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Thanks John, that does look like a nice one.

Neat.
Yes, that looks good. Seems like the ATmega128 is quite popular, too; I see it pop up in a lot of different boards. This looks like a decent one (though I'm still rather fond of Pololu, whose Orangutan line is similar to this in many ways).
Best, - Joe
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wrote:

My favourite avr board is the mavaric from www.bdmicro.com Brian also has a nice hbridge board http://www.bdmicro.com/rx50/ http://www.bdmicro.com/mavric-iib/ sample code for the board http://www.bdmicro.com/code/
Joe there is an avr gcc package in the fink and darwin ports collections but they are a bit out of date.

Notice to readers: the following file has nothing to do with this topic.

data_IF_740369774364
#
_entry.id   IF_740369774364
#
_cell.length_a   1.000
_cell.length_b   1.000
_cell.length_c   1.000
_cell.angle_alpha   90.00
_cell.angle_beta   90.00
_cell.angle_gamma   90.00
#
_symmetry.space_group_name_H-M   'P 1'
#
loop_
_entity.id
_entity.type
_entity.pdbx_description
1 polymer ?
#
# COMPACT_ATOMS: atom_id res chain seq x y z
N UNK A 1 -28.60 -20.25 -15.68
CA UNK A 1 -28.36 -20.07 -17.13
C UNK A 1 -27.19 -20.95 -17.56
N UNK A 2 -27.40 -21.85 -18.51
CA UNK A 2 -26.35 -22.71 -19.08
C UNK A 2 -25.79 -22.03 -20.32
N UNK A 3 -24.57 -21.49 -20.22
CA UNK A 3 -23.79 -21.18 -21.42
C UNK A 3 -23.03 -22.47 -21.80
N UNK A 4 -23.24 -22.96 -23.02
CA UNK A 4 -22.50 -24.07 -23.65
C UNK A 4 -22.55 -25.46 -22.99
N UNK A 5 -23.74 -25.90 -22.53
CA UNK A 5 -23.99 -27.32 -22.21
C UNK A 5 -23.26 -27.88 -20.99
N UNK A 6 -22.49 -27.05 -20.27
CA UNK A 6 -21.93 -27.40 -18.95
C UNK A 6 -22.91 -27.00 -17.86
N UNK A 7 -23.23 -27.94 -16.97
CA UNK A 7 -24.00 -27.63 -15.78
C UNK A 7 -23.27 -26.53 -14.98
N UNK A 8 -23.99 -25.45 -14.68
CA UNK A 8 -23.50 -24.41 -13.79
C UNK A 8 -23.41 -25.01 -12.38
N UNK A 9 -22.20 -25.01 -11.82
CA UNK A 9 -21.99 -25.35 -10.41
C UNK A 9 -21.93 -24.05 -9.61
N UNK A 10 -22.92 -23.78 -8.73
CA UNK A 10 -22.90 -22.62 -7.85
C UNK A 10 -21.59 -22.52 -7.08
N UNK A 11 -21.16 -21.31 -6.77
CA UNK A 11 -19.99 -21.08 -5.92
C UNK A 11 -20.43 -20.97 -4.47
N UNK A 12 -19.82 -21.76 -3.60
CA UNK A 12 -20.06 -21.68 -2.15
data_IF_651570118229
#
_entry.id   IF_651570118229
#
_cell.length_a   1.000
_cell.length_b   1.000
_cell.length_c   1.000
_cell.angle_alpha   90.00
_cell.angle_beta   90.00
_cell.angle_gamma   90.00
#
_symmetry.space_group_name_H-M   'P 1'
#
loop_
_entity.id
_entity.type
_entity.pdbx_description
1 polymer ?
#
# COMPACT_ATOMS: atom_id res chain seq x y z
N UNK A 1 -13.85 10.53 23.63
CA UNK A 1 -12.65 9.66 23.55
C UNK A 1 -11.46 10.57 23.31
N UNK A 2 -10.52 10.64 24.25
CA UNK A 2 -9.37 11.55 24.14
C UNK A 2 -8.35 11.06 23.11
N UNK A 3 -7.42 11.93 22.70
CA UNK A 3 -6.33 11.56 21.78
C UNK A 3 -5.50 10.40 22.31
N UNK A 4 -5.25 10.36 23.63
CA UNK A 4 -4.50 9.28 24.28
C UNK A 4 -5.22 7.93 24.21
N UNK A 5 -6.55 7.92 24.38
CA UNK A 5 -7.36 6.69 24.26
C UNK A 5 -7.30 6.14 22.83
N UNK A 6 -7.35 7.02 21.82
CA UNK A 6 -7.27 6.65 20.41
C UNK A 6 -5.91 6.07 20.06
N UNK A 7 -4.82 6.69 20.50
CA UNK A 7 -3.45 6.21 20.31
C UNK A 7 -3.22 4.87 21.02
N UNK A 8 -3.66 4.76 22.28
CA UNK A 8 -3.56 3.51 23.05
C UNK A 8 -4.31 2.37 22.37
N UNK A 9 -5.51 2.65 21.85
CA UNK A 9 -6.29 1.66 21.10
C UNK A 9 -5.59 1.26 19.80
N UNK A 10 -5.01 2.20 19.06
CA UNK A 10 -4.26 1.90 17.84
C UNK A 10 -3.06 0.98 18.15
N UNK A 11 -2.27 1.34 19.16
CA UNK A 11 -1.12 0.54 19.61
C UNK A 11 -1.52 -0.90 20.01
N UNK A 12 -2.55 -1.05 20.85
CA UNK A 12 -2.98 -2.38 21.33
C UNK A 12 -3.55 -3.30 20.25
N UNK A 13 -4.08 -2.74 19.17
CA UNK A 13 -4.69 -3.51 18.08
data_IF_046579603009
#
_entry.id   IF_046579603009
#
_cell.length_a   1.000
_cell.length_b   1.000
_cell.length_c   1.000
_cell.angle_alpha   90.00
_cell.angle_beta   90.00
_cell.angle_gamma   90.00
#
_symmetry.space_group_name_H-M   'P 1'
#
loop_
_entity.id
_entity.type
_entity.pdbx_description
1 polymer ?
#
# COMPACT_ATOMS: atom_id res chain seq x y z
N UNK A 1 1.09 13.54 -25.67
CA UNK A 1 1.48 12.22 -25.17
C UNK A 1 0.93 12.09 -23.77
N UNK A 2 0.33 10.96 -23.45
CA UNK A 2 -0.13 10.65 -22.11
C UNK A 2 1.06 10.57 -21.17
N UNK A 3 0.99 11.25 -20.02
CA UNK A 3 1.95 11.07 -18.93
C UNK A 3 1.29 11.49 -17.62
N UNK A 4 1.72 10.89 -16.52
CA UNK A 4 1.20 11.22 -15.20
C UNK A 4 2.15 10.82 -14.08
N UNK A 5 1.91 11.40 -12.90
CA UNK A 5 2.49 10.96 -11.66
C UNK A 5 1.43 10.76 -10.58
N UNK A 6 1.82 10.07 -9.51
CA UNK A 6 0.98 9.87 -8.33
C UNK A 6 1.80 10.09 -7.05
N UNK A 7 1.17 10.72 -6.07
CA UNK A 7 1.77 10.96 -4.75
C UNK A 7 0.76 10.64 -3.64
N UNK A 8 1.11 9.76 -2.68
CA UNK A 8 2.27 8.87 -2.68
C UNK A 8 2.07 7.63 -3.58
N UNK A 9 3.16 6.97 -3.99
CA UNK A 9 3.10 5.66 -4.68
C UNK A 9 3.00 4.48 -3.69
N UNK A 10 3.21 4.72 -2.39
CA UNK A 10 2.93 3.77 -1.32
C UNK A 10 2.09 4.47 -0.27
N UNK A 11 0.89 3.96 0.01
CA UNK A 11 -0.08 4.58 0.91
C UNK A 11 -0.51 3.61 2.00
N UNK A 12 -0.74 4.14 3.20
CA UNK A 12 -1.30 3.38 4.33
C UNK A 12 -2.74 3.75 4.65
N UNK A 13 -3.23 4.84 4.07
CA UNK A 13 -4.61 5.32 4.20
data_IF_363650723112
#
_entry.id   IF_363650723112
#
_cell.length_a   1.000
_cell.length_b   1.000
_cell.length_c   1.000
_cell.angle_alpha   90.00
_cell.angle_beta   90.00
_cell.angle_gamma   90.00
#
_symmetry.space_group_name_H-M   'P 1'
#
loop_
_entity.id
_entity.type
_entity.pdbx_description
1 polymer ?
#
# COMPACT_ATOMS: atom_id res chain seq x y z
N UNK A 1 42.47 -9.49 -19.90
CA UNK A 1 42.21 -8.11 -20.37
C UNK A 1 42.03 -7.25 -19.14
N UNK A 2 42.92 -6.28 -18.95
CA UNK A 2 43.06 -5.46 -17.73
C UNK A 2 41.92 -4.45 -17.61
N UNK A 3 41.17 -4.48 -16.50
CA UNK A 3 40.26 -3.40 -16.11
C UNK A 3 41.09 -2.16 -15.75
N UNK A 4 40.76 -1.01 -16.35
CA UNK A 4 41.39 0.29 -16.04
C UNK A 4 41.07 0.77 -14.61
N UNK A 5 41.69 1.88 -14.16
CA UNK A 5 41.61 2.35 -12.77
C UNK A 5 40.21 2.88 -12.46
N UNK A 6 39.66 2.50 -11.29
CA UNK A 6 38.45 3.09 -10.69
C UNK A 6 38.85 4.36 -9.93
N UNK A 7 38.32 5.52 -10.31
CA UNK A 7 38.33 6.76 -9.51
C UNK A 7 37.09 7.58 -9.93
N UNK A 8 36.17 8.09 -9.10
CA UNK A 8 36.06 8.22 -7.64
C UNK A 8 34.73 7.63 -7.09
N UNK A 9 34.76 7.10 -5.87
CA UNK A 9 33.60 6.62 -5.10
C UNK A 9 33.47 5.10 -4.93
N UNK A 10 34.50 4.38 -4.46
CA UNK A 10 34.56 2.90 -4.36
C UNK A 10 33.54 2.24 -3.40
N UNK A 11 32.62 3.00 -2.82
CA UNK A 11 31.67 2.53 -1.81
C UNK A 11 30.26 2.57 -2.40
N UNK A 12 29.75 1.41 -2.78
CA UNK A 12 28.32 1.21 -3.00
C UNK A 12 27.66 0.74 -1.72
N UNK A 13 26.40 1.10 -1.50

Look at www.digithink.com/OSX_AVR for up to date version of gcc, avr dude and other utilities for OSX. They have a nice easy to install dmg file.
or look at Mikey Sklar's instructions for using fink screwdecaf.cx/tools.html
Alex
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That sounds great! But... where is it? The link you mention doesn't exist, but I did a search and found
http://www.digithink.com/ActiveProjects/Embedded
...but the complete contents of that page, apart from links to other pages, is:
Embedded(ActiveProjects){ * The flicker mechanism. * Building and maintaining the Avr-gcc/avra/avrdude tools for OSX. }
...To which I say, sounds great, but where is it? One of the most obtuse web pages I've ever seen.

I've used Fink in the past but wasn't very happy with it, and if the packages therein are outdated, I'd much rather just build from source.
But if the digithink folks really do have a nice up-to-date DMG hidden somewhere on their site, that'd be very helpful.
Best, - Joe